Our conversation turned to discussing family values. Essentially these were a mix of values that flowed out of our marriage and ministry—values we’d adopted unknowingly in the short years we’d been fumbling parents—values we had admired in other families who’d inspired us.

The first one was simple.

Friends. We wanted our family to be friends.

When we pictured out family in the future we saw a group of people who loved hanging out together. They laughed together, looking forward to spending time together, took holidays together because they wanted to, engaged in real talk (the big issues not holding back), and enjoy each other’s company.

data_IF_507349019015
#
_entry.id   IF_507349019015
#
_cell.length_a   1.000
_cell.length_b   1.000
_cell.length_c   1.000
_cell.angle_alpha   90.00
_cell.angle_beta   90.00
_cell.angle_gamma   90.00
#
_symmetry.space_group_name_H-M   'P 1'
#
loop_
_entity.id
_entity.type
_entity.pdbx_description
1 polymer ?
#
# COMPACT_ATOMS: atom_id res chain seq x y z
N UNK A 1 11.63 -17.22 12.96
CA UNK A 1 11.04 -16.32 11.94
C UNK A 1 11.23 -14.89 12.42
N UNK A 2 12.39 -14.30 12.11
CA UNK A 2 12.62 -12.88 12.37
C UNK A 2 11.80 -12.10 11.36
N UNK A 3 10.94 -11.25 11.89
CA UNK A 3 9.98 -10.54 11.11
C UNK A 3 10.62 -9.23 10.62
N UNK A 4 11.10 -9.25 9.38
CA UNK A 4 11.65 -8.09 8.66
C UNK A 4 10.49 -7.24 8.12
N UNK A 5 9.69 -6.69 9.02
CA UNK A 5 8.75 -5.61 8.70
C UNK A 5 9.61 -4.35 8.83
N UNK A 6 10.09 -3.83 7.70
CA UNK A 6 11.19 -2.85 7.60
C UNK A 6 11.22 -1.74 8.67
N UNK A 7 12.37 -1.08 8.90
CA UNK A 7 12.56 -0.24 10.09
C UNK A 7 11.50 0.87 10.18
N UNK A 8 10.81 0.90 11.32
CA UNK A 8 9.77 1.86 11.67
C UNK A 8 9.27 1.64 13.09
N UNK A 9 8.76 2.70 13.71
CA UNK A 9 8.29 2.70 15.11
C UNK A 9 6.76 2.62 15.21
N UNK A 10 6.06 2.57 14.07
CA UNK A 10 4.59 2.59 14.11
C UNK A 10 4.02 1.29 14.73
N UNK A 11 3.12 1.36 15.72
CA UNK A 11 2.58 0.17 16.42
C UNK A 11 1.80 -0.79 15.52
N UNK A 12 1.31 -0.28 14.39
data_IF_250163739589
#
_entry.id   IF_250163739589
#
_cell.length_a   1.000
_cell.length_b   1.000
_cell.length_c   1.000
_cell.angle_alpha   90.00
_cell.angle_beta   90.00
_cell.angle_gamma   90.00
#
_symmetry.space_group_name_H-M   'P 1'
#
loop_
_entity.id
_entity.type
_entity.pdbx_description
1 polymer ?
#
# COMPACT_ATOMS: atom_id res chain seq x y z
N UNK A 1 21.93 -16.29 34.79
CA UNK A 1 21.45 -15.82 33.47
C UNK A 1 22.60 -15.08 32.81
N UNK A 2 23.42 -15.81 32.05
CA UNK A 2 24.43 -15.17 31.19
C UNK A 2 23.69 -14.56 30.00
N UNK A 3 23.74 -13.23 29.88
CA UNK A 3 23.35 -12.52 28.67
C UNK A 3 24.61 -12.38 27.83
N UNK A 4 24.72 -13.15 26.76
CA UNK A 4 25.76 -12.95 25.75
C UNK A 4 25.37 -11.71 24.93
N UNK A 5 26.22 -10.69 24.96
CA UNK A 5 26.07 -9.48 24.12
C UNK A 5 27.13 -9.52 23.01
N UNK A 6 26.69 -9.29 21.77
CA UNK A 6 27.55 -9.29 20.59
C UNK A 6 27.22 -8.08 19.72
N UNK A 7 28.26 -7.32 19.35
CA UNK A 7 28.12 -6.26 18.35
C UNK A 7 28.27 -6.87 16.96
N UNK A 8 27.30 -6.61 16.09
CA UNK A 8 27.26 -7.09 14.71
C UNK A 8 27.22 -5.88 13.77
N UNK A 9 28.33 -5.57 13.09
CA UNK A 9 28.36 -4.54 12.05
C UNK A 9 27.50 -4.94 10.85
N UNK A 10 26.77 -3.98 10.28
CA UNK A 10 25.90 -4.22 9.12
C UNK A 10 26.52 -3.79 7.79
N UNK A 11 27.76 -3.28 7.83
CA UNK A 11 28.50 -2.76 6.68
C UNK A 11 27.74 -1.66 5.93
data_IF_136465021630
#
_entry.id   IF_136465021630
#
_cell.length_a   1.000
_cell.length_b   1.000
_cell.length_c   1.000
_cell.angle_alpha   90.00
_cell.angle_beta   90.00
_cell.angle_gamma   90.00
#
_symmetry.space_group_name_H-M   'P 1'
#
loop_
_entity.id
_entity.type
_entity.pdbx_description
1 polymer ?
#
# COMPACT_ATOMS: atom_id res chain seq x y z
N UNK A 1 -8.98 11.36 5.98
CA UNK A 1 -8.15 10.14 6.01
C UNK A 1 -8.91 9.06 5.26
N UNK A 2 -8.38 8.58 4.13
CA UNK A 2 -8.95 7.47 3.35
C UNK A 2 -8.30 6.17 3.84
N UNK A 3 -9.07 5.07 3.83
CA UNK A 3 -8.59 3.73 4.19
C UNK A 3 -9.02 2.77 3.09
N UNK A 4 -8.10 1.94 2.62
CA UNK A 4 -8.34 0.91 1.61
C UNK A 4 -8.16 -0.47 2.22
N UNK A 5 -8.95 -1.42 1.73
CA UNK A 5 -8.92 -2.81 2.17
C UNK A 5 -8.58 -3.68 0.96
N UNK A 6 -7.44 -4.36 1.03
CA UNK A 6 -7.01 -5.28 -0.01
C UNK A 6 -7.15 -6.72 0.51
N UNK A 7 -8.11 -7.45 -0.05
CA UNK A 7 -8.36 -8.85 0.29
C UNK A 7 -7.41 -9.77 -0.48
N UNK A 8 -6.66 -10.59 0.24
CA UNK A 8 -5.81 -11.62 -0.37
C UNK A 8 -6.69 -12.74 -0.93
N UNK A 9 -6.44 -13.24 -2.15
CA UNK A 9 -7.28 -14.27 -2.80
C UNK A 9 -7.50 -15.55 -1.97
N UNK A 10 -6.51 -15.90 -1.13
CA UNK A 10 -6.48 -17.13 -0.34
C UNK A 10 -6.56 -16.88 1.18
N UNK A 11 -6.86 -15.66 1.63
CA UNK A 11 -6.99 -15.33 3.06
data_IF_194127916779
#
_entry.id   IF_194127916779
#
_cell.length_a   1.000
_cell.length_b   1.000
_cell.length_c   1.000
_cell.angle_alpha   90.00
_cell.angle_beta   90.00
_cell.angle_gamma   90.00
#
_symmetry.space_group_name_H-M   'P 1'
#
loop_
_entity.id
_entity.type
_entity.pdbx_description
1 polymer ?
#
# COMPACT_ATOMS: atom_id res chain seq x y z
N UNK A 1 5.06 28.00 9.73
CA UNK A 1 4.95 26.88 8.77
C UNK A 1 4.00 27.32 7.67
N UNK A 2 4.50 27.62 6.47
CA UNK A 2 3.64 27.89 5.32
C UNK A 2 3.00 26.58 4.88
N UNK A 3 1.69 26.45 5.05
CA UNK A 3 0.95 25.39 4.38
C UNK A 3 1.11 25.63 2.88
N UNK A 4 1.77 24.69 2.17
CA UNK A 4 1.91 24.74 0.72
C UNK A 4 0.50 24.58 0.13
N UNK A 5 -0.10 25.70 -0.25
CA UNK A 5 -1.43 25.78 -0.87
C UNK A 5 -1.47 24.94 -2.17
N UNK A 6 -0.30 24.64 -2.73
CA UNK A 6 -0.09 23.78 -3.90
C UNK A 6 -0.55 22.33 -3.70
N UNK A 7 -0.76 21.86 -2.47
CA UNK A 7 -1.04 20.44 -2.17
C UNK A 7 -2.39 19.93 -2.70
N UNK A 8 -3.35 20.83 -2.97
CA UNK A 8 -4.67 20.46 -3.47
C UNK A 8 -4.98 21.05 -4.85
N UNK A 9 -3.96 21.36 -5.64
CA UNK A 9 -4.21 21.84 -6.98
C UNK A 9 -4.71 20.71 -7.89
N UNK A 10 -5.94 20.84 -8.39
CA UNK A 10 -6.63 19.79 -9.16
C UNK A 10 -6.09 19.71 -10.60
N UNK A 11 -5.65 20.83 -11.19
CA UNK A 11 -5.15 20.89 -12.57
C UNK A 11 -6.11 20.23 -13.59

Our first pastors were the epitome of a family who embodied this value. We’d been fortunate enough to watch it unfold over many years and my heart smiled when I imagined creating this for our own family.

Then came the confronting part. As a stay at home mum to an eighteen-month-old and two and a half year old I questioned myself.

Was I being a good friend to them currently? When I washed dishes and listened to endless podcasts in an attempt to feel like I was having an adult conversation? Would I entertain my own friends this way? “Come on in, sit down, make yourself at home while I ignore you and do my own thing.”

I thought about our walks. Me with my headphones in, my two girls in the double pram eating crackers. Not exactly friends hanging out.